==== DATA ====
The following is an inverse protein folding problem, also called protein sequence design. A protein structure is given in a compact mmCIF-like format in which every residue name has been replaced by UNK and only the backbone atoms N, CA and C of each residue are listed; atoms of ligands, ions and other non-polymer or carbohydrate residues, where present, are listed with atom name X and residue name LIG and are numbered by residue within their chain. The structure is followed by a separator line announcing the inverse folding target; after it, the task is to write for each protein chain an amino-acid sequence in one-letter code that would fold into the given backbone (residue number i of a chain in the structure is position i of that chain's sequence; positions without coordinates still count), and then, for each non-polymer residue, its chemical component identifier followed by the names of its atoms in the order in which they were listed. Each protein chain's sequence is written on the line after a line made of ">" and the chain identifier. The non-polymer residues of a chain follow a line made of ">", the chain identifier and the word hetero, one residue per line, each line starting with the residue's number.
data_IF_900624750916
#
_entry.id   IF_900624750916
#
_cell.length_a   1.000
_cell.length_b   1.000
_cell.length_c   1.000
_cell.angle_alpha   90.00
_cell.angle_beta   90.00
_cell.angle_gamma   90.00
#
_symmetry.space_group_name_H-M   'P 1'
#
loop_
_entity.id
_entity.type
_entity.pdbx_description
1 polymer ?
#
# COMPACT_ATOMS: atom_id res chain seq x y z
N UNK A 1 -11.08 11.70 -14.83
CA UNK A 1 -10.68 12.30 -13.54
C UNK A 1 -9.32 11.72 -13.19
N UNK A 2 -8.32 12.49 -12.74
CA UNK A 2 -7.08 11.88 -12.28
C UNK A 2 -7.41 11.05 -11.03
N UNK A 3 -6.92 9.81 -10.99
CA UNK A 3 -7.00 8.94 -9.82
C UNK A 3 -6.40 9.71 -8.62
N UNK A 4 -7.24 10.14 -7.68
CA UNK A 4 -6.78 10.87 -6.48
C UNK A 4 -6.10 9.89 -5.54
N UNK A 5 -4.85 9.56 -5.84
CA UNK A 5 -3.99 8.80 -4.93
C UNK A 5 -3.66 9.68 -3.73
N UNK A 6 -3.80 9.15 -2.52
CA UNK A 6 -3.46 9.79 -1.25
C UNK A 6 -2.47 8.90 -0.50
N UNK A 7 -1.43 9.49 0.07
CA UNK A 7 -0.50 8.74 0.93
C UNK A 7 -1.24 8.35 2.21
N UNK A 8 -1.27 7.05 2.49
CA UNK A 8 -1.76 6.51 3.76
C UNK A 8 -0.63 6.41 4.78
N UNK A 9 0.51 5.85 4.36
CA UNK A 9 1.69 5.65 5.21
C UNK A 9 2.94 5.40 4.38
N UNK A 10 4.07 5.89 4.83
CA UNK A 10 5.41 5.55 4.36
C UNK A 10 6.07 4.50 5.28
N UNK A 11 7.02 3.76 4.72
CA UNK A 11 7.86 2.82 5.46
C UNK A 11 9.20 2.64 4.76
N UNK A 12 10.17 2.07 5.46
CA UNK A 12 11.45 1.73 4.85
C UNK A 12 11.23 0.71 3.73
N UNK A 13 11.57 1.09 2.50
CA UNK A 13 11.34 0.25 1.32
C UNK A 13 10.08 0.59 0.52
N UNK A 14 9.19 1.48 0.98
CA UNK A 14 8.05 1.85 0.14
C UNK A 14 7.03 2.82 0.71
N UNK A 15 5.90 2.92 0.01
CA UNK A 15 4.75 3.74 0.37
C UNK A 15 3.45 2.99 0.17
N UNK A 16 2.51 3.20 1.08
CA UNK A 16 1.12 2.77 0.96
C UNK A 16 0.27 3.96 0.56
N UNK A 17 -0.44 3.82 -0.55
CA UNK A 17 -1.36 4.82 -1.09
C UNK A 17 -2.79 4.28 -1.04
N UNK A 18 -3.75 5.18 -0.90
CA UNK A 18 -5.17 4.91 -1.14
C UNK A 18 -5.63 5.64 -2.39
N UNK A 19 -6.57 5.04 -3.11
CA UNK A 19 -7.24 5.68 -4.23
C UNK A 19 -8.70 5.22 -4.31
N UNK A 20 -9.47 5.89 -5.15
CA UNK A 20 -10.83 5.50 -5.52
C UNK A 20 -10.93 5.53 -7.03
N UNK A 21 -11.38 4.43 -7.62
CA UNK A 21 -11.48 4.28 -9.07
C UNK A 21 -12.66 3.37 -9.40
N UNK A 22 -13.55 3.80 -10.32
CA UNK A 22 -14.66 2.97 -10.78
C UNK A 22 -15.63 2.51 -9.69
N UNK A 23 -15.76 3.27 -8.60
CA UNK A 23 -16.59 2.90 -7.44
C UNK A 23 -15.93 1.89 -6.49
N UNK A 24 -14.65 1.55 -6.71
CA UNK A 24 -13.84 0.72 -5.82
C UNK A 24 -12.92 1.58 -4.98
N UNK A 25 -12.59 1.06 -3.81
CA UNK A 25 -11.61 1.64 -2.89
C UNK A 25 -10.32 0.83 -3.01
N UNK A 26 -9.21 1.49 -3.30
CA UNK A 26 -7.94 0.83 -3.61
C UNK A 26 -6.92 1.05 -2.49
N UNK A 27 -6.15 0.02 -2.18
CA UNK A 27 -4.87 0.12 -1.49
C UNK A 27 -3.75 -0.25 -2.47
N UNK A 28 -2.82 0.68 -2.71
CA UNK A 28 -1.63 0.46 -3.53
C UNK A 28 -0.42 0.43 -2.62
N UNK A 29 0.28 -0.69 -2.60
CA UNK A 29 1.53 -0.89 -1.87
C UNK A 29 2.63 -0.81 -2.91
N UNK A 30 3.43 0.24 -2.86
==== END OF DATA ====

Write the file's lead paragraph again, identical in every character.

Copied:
The following is an inverse protein folding problem, also called protein sequence design. A protein structure is given in a compact mmCIF-like format in which every residue name has been replaced by UNK and only the backbone atoms N, CA and C of each residue are listed; atoms of ligands, ions and other non-polymer or carbohydrate residues, where present, are listed with atom name X and residue name LIG and are numbered by residue within their chain. The structure is followed by a separator line announcing the inverse folding target; after it, the task is to write for each protein chain an amino-acid sequence in one-letter code that would fold into the given backbone (residue number i of a chain in the structure is position i of that chain's sequence; positions without coordinates still count), and then, for each non-polymer residue, its chemical component identifier followed by the names of its atoms in the order in which they were listed. Each protein chain's sequence is written on the line after a line made of ">" and the chain identifier. The non-polymer residues of a chain follow a line made of ">", the chain identifier and the word hetero, one residue per line, each line starting with the residue's number.